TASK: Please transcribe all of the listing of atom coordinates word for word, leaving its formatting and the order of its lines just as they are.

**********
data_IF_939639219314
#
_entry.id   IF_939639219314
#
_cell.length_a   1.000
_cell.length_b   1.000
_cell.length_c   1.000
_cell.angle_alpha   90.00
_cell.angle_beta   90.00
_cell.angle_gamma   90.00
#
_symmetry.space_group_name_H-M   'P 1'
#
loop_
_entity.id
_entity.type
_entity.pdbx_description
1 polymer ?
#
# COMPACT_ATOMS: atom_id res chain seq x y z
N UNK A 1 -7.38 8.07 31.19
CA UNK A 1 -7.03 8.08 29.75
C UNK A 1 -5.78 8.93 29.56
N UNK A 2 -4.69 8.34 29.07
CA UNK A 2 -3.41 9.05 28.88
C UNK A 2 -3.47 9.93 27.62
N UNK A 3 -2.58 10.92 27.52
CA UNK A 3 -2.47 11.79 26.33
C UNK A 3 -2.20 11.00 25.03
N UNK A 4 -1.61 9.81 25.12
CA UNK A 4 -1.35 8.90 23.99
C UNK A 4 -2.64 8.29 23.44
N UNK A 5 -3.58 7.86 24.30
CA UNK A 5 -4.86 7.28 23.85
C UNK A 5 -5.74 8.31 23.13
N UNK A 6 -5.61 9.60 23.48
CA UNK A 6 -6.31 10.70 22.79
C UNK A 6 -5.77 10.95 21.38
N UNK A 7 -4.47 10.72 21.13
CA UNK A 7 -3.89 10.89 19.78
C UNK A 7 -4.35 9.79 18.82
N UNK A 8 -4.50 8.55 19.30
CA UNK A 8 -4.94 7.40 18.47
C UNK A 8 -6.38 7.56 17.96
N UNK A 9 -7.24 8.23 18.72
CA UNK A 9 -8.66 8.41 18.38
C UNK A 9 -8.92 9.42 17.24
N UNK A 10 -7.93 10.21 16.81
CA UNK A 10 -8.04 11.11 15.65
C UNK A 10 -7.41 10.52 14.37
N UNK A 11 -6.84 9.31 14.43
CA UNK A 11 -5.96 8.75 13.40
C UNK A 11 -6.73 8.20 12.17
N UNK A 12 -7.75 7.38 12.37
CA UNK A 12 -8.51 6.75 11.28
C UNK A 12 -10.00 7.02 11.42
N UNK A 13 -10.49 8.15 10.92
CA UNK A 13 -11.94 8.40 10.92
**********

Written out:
data_IF_939639219314
#
_entry.id   IF_939639219314
#
_cell.length_a   1.000
_cell.length_b   1.000
_cell.length_c   1.000
_cell.angle_alpha   90.00
_cell.angle_beta   90.00
_cell.angle_gamma   90.00
#
_symmetry.space_group_name_H-M   'P 1'
#
loop_
_entity.id
_entity.type
_entity.pdbx_description
1 polymer ?
#
# COMPACT_ATOMS: atom_id res chain seq x y z
N UNK A 1 -7.38 8.07 31.19
CA UNK A 1 -7.03 8.08 29.75
C UNK A 1 -5.78 8.93 29.56
N UNK A 2 -4.69 8.34 29.07
CA UNK A 2 -3.41 9.05 28.88
C UNK A 2 -3.47 9.93 27.62
N UNK A 3 -2.58 10.92 27.52
CA UNK A 3 -2.47 11.79 26.33
C UNK A 3 -2.20 11.00 25.03
N UNK A 4 -1.61 9.81 25.12
CA UNK A 4 -1.35 8.90 23.99
C UNK A 4 -2.64 8.29 23.44
N UNK A 5 -3.58 7.86 24.30
CA UNK A 5 -4.86 7.28 23.85
C UNK A 5 -5.74 8.31 23.13
N UNK A 6 -5.61 9.60 23.48
CA UNK A 6 -6.31 10.70 22.79
C UNK A 6 -5.77 10.95 21.38
N UNK A 7 -4.47 10.72 21.13
CA UNK A 7 -3.89 10.89 19.78
C UNK A 7 -4.35 9.79 18.82
N UNK A 8 -4.50 8.55 19.30
CA UNK A 8 -4.94 7.40 18.47
C UNK A 8 -6.38 7.56 17.96
N UNK A 9 -7.24 8.23 18.72
CA UNK A 9 -8.66 8.41 18.38
C UNK A 9 -8.92 9.42 17.24
N UNK A 10 -7.93 10.21 16.81
CA UNK A 10 -8.04 11.11 15.65
C UNK A 10 -7.41 10.52 14.37
N UNK A 11 -6.84 9.31 14.43
CA UNK A 11 -5.96 8.75 13.40
C UNK A 11 -6.73 8.20 12.17
N UNK A 12 -7.75 7.38 12.37
CA UNK A 12 -8.51 6.75 11.28
C UNK A 12 -10.00 7.02 11.42
N UNK A 13 -10.49 8.15 10.92
CA UNK A 13 -11.94 8.40 10.92